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Global warming of salmon and trout rivers in the northwestern U.S.: Road to ruin or path through purgatory?

Posted date: May 10, 2018

Study shows warming of western river systems and provides recommendations for maintaining cold-water habitat for species like salmon and trout

What will the future hold for western river systems and the cold-water species that depend on them? To answer this question, scientists at the USDA Forest Service Rocky Mountain Research Station compiled temperature records from nearly 400 monitoring sites along large rivers in the northwestern United States.

They found that average river temperatures during the summer and early fall months rose about 1°C from 1976 to 2015 and that if trends continue, western rivers may warm by an additional 1°C by 2050. This warming trend is likely to result in habitat shifts and population changes for many trout and salmon species in these large river systems. The good news is that these changes are not happening as fast as previously predicted, fish have some ability to adapt, and there are ways to offset warming in portions of some rivers. 

Rainbow trout are one of the popular cold-water sport fish that will have to contend with rising river temperatures this century (Image: Brett Roper, U.S. Forest Service).
Rainbow trout are one of the popular cold-water sport fish that will have to contend with rising river temperatures this century (Image: Brett Roper, U.S. Forest Service).

The study, “Global warming of salmon and trout rivers in the northwestern U.S.: Road to ruin or path through purgatory?” recently published in Transactions of the American Fisheries Society, uses historical monitoring data compiled from more than a dozen agencies to describe historical trends in an effort to better predict the future. The scientists also looked at other trends over the same period showing warming air temperatures and declining water flows. Those trends were then translated to potential biological impacts that may occur later this century. They focused on species such as adult salmon migrating to spawning grounds and resident trout species, like brown trout and rainbow trout, in nearly 35,000 miles of rivers. This is important because healthy trout and salmon populations are major economic drivers in the region for both recreational and commercial fisheries, and other fish populations that have declined are listed as endangered species.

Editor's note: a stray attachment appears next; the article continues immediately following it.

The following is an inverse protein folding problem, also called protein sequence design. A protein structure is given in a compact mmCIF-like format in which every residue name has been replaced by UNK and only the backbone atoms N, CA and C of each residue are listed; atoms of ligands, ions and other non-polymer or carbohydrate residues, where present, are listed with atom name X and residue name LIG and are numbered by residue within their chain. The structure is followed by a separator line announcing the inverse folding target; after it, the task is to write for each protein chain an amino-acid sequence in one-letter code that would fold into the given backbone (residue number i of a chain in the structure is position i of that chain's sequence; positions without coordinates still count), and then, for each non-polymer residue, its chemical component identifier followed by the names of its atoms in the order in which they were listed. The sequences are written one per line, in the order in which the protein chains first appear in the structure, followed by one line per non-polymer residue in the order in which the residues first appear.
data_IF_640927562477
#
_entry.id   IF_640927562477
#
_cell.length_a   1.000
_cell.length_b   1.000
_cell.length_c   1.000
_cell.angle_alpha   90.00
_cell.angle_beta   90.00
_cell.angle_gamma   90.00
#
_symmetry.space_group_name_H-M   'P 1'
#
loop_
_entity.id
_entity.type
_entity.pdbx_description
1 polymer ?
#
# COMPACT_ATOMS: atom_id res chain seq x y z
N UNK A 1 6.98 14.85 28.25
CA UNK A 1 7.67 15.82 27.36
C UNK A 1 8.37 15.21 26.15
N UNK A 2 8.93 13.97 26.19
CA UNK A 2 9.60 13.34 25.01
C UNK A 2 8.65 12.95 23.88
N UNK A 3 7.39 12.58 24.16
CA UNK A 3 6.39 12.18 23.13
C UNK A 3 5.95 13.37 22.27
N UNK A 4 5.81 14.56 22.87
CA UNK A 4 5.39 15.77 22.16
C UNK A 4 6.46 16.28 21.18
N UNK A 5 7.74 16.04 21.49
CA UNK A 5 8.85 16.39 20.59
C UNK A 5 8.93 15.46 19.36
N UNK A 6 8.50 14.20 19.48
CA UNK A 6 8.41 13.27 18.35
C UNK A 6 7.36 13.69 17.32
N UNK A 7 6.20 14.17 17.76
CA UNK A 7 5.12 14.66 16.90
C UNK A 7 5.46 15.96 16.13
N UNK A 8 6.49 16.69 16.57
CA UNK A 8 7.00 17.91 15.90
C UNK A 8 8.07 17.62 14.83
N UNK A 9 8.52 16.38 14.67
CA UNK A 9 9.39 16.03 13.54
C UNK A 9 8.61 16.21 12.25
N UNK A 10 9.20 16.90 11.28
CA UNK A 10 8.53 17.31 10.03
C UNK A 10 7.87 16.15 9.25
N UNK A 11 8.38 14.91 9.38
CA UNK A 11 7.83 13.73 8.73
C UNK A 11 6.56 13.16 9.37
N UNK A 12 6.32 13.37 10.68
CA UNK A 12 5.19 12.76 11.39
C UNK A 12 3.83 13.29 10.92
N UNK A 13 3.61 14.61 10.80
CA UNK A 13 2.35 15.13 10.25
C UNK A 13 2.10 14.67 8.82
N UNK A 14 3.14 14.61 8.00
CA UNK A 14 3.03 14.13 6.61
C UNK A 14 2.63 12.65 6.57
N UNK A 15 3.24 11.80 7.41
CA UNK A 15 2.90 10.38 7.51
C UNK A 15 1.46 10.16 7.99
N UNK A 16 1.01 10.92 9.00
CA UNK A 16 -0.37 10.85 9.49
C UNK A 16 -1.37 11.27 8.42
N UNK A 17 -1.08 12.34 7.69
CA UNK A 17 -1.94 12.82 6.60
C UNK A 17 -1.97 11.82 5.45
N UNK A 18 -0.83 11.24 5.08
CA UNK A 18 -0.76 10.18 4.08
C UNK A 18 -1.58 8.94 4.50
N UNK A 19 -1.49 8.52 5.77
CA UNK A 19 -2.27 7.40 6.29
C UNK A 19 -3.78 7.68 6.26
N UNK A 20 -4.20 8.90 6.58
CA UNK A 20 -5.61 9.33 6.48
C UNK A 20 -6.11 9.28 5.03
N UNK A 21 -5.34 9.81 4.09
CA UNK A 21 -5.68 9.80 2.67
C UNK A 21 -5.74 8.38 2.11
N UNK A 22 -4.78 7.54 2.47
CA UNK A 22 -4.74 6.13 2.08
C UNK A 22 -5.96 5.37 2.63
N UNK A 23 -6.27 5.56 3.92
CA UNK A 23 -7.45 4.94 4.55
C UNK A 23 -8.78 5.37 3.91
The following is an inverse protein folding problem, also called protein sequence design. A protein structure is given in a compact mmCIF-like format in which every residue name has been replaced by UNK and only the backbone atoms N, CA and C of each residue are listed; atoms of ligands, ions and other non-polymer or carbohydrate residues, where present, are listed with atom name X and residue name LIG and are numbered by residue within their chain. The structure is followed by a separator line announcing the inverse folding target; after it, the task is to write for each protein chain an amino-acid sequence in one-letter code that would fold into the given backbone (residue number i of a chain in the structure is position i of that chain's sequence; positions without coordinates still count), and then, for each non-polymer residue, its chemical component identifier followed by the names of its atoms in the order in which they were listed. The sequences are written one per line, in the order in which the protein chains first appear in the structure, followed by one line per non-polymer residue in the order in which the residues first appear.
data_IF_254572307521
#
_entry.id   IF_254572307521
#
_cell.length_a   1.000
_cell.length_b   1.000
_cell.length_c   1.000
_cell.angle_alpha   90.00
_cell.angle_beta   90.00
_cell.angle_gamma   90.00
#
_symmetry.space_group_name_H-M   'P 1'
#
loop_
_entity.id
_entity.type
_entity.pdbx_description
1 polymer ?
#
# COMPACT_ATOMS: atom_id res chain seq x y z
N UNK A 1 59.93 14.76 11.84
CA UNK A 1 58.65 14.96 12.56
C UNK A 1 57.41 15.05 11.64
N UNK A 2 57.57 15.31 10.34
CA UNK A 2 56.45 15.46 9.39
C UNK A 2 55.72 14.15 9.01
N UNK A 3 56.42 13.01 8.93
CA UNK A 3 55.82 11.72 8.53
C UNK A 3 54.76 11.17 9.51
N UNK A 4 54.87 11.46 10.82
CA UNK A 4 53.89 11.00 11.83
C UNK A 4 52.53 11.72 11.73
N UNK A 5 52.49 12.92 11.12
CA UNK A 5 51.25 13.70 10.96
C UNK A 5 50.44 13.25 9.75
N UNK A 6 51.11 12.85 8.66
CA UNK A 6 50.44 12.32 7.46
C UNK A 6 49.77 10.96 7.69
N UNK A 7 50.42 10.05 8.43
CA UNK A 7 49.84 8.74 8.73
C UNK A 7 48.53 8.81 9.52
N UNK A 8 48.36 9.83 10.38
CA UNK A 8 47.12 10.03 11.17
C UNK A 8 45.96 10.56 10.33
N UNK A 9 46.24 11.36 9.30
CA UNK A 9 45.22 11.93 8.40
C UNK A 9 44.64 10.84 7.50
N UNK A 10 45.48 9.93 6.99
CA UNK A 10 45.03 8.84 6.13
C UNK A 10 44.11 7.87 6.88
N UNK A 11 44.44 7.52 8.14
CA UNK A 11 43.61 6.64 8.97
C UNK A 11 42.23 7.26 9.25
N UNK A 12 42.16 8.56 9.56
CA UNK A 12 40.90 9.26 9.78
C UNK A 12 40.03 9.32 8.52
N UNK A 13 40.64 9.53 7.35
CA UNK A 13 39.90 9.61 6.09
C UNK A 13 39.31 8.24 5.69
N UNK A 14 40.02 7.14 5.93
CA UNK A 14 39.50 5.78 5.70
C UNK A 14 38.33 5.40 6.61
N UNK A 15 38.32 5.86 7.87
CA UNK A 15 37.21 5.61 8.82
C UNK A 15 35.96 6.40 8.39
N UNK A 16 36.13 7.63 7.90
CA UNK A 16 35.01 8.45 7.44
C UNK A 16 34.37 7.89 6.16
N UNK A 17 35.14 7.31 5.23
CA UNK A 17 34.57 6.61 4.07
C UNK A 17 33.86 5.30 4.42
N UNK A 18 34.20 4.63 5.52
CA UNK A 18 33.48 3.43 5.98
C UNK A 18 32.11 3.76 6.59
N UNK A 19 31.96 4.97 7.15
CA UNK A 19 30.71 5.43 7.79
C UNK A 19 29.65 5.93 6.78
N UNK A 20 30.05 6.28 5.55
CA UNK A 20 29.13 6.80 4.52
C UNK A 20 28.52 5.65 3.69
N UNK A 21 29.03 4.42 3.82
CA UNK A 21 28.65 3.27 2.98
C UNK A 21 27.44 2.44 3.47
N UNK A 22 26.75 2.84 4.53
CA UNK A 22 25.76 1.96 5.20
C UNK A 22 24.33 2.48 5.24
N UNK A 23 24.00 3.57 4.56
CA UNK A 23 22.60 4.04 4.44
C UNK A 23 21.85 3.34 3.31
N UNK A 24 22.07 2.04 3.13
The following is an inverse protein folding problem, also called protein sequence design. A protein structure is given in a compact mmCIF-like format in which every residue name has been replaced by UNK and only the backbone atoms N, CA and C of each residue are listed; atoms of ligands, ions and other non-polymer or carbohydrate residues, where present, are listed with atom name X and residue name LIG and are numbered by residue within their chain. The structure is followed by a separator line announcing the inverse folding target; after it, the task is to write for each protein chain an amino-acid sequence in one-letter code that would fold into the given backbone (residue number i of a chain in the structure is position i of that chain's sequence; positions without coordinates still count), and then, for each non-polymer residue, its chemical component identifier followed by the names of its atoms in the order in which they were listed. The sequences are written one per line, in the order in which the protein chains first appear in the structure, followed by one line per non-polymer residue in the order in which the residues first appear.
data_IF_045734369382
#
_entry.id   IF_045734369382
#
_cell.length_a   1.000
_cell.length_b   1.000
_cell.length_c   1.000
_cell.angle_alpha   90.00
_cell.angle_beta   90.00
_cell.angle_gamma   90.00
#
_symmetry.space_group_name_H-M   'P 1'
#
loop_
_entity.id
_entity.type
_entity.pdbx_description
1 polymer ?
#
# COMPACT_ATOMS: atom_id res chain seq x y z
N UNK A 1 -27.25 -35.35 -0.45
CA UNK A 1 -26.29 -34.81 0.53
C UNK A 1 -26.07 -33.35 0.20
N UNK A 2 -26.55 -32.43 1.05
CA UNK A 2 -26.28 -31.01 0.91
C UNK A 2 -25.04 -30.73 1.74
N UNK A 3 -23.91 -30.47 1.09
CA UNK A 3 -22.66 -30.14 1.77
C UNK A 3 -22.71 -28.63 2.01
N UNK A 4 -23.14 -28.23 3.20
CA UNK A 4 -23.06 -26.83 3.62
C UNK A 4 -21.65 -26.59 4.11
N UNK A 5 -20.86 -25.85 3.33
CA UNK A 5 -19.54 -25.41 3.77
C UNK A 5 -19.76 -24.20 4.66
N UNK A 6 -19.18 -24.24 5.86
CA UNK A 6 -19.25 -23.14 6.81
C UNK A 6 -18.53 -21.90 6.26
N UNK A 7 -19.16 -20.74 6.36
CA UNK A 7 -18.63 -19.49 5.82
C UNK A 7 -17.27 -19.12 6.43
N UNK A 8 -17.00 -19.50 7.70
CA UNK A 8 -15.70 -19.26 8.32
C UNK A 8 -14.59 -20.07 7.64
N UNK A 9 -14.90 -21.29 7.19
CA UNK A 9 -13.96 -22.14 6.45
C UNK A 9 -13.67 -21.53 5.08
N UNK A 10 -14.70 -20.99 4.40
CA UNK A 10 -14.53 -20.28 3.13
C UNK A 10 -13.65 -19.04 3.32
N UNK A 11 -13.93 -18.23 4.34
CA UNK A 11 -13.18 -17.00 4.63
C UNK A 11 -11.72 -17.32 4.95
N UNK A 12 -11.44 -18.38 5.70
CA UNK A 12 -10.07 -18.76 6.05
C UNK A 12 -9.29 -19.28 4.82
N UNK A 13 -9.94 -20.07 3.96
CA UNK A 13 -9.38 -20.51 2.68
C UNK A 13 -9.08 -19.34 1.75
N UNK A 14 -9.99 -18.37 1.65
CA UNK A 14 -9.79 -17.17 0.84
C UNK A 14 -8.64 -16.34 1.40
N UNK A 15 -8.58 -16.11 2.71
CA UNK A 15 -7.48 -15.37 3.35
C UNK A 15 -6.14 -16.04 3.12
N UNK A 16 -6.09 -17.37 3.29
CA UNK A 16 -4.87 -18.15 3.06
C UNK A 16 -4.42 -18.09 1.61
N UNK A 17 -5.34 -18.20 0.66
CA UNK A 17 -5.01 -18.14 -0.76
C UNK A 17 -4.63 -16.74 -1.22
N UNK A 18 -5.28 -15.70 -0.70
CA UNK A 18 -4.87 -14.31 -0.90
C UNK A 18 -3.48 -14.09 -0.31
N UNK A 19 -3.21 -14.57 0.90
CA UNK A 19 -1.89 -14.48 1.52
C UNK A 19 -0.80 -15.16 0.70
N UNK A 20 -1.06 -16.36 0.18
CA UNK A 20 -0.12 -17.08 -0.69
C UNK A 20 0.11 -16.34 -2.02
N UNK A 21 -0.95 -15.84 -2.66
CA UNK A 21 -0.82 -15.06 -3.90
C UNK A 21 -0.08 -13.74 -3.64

The impetus for the study was the summer of 2015. The region experienced record low snowpacks and abnormally warm June temperatures that led to extensive salmon die-offs in the Columbia River and the temporary closure of many popular trout sport-fisheries. Continuation of trends observed in historical river temperature records suggest that years like 2015 will become increasing common later this century. At the same time, salmon and trout are adapting. They are moving into cooler micro-refuge sites during heat waves and altering their migration timing. There is also a gradual, long-term distribution shift to upstream, cooler areas that are predicted to remain as cold water refuges.

The paper suggests several options that managers could use to help offset warming and preserve cold-water river habitats. These include minimizing water withdrawals from rivers, increasing shade provided by riparian vegetation, enhancing habitat diversity and the number of deep pools that often tap into cold groundwater, releasing cold water from deep storage dams during heat waves, and improving fish passage at dams that block access to cooler river sections. 

“The data show that global trends are having local impacts on our western rivers,” said Dan Isaak, lead author of the study with the U.S. Forest Service Rocky Mountain Research Station. “River temperatures are increasing more slowly than air temperatures across the region and cold-water fish should be able to adapt for the foreseeable future; however, some river reaches will gradually become too warm to provide traditional habitats and if the warming trend continues throughout the century, we could see some very different fish communities.”

Summer temperatures throughout the 35,000 miles of rivers in the northwestern U.S. are diverse but have been increasing steadily in recent decades. (Image: Dona Horan, U.S. Forest Service).
Summer temperatures throughout the 35,000 miles of rivers in the northwestern U.S. are diverse but have been increasing steadily in recent decades. (Image: Dona Horan, U.S. Forest Service).

Related Publications

Isaak, Daniel J. ; Luce, Charles H. ; Horan, Dona ; Chandler, Gwynne L. ; Wollrab, Sherry P. ; Nagel, David E. , 2018

The Rocky Mountain Research Station (RMRS) is one of seven units within the U.S. Forest Service Research and Development. RMRS maintains 14 field laboratories throughout a 12-state territory encompassing parts of the Great Basin, Southwest, Rocky Mountains, and the Great Plains. RMRS also administers and conducts research on 14 experimental forests, ranges and watersheds and maintains long-term research databases for these areas. While anchored in the geography of the West our research is global in scale. To find out more about the RMRS go to www.fs.fed.us/rmrs. You can also follow us on Twitter at www.twitter.com/usfs_rmrs.

 

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